2. A friend’s holiday
A Facebook had gone on holiday to Spain and they walked like a teeny section of the camino, as part of their gastronomique tour of Spain. Insufficient to qualify for a compostela, it nevertheless reminded me that such a method of travel existed.
3. Crossing the Pyrenees
Our trip to France last year took us to within 4 hours drive of the Pyrenees and it reminded me again of how I wanted to cross the Pyrenees. We were too far of course, and our trip too short to make the detour. “I really must do this before I leave the UK”, was the thought in my head. At the time, I was think it was in a convertible with the wind blowing through my hair. Why Pyrenees? If Hannibal and his elephants can cross the Pyrenees, so can I! I’m not sure why I wanted to cross the Pyrenees. Maybe I’d heard of it many times before in stories told of airmen escaping to France. Nah! It’s really about the elephants. If big lumbering creatures like elephants can do this, so can I. Or, maybe, it just about mountains. I think mountains are beautiful and I love to see the panoramic vista of what nature has created over millions of years. It always makes me feel like a gnat in the space of time.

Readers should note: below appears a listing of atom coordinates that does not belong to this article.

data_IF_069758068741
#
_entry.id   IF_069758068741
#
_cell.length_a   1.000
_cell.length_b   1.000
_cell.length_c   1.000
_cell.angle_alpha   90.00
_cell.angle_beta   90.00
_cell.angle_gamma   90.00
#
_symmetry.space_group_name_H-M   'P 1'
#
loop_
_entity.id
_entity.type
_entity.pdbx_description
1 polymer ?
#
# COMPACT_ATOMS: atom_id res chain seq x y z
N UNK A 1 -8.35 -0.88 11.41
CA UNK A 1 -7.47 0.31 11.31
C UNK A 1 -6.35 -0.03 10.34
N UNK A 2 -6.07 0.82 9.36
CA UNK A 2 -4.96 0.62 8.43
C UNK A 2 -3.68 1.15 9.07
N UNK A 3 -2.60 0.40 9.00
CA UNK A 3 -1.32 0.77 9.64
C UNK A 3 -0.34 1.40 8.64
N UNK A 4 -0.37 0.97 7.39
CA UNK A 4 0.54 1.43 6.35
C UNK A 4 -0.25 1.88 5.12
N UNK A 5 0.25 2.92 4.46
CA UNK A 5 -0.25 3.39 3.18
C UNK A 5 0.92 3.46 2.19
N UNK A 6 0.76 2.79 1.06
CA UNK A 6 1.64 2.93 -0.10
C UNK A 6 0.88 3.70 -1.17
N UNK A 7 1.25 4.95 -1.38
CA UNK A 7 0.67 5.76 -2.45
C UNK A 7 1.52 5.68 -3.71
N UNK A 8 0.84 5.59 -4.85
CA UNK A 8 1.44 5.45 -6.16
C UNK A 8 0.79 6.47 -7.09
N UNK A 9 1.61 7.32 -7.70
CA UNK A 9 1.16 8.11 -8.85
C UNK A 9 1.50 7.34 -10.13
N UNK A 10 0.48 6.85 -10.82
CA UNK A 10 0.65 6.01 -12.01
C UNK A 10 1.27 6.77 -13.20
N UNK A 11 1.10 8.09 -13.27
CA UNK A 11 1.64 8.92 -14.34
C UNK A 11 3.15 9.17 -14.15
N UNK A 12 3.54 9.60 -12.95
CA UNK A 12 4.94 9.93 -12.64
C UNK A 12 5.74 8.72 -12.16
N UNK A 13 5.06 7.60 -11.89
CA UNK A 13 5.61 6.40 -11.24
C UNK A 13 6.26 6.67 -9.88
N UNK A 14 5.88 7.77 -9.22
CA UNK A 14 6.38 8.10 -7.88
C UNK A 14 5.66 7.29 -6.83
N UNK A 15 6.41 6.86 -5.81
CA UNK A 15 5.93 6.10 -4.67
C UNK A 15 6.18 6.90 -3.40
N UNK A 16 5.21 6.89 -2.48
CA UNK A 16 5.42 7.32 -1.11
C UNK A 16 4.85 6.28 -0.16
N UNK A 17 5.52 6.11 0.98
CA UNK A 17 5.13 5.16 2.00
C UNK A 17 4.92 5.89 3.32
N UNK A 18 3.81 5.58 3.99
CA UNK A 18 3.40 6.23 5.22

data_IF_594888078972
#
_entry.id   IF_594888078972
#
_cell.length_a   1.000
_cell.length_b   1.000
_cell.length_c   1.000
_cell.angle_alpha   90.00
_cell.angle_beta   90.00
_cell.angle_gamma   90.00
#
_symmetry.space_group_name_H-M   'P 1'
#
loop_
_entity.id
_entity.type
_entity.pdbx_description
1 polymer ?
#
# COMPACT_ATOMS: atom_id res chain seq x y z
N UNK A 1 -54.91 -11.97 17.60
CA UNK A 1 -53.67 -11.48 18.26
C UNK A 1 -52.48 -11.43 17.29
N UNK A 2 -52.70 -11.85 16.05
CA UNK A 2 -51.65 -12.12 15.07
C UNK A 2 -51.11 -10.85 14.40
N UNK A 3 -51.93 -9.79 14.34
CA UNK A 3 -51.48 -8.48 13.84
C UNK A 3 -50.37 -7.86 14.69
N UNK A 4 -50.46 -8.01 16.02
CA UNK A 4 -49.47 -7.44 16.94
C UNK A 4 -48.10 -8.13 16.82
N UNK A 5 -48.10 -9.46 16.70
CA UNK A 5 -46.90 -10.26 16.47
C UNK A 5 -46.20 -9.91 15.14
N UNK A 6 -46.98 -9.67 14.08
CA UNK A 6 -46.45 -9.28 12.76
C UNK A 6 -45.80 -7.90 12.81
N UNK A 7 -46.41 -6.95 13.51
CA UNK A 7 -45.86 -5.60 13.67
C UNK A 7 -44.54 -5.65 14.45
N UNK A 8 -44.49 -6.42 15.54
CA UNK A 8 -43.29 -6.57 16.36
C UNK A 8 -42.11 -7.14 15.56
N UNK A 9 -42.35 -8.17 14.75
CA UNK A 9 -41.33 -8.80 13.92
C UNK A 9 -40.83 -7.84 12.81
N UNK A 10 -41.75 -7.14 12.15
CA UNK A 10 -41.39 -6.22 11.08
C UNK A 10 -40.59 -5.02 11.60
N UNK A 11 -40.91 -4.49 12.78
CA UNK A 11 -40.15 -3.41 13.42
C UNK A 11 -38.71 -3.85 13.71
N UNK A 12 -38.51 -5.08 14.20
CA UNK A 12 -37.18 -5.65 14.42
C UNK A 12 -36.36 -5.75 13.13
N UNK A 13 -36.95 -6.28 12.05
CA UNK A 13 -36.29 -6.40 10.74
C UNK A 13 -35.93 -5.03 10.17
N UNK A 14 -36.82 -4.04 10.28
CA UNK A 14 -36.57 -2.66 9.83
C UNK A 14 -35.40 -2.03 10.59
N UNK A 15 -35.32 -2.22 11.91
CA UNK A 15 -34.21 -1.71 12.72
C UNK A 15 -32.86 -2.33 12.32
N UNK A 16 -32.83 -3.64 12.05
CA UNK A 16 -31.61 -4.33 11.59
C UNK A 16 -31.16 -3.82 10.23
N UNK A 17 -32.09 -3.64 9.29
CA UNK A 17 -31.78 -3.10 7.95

And then one night, I felt a sudden inexplicable desire to walk – a long, long way. (At this point, I hadn’t watched The Way, read Wild, or any other material of particular depth or insight into the Camino.) I just felt a very strong need to go on a walkabout, like the Aborigines) to replenish my soul with the hopes and dreams of the thousands that walked before me, and to create a clearing for creation and to meet like minded spirits.